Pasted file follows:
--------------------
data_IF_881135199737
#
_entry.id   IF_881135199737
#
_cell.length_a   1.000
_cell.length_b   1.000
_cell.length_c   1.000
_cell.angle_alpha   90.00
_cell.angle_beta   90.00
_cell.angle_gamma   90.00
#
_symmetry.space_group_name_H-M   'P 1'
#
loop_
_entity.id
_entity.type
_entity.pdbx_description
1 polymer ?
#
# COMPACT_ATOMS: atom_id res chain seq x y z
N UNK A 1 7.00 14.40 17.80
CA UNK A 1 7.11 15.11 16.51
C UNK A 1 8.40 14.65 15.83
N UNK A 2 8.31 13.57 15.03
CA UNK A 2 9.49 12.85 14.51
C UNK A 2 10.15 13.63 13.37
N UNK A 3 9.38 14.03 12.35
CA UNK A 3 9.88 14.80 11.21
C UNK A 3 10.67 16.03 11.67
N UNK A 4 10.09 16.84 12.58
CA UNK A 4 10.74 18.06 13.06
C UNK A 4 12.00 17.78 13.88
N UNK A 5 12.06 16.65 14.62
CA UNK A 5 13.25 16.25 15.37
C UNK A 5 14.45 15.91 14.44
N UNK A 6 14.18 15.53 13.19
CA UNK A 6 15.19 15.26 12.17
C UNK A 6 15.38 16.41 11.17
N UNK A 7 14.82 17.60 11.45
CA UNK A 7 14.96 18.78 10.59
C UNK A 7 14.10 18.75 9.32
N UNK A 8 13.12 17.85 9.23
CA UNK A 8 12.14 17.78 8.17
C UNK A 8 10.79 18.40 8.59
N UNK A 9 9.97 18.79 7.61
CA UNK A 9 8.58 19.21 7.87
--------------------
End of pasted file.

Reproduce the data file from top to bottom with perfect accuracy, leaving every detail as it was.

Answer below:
data_IF_881135199737
#
_entry.id   IF_881135199737
#
_cell.length_a   1.000
_cell.length_b   1.000
_cell.length_c   1.000
_cell.angle_alpha   90.00
_cell.angle_beta   90.00
_cell.angle_gamma   90.00
#
_symmetry.space_group_name_H-M   'P 1'
#
loop_
_entity.id
_entity.type
_entity.pdbx_description
1 polymer ?
#
# COMPACT_ATOMS: atom_id res chain seq x y z
N UNK A 1 7.00 14.40 17.80
CA UNK A 1 7.11 15.11 16.51
C UNK A 1 8.40 14.65 15.83
N UNK A 2 8.31 13.57 15.03
CA UNK A 2 9.49 12.85 14.51
C UNK A 2 10.15 13.63 13.37
N UNK A 3 9.38 14.03 12.35
CA UNK A 3 9.88 14.80 11.21
C UNK A 3 10.67 16.03 11.67
N UNK A 4 10.09 16.84 12.58
CA UNK A 4 10.74 18.06 13.06
C UNK A 4 12.00 17.78 13.88
N UNK A 5 12.06 16.65 14.62
CA UNK A 5 13.25 16.25 15.37
C UNK A 5 14.45 15.91 14.44
N UNK A 6 14.18 15.53 13.19
CA UNK A 6 15.19 15.26 12.17
C UNK A 6 15.38 16.41 11.17
N UNK A 7 14.82 17.60 11.45
CA UNK A 7 14.96 18.78 10.59
C UNK A 7 14.10 18.75 9.32
N UNK A 8 13.12 17.85 9.23
CA UNK A 8 12.14 17.78 8.17
C UNK A 8 10.79 18.40 8.59
N UNK A 9 9.97 18.79 7.61
CA UNK A 9 8.58 19.21 7.87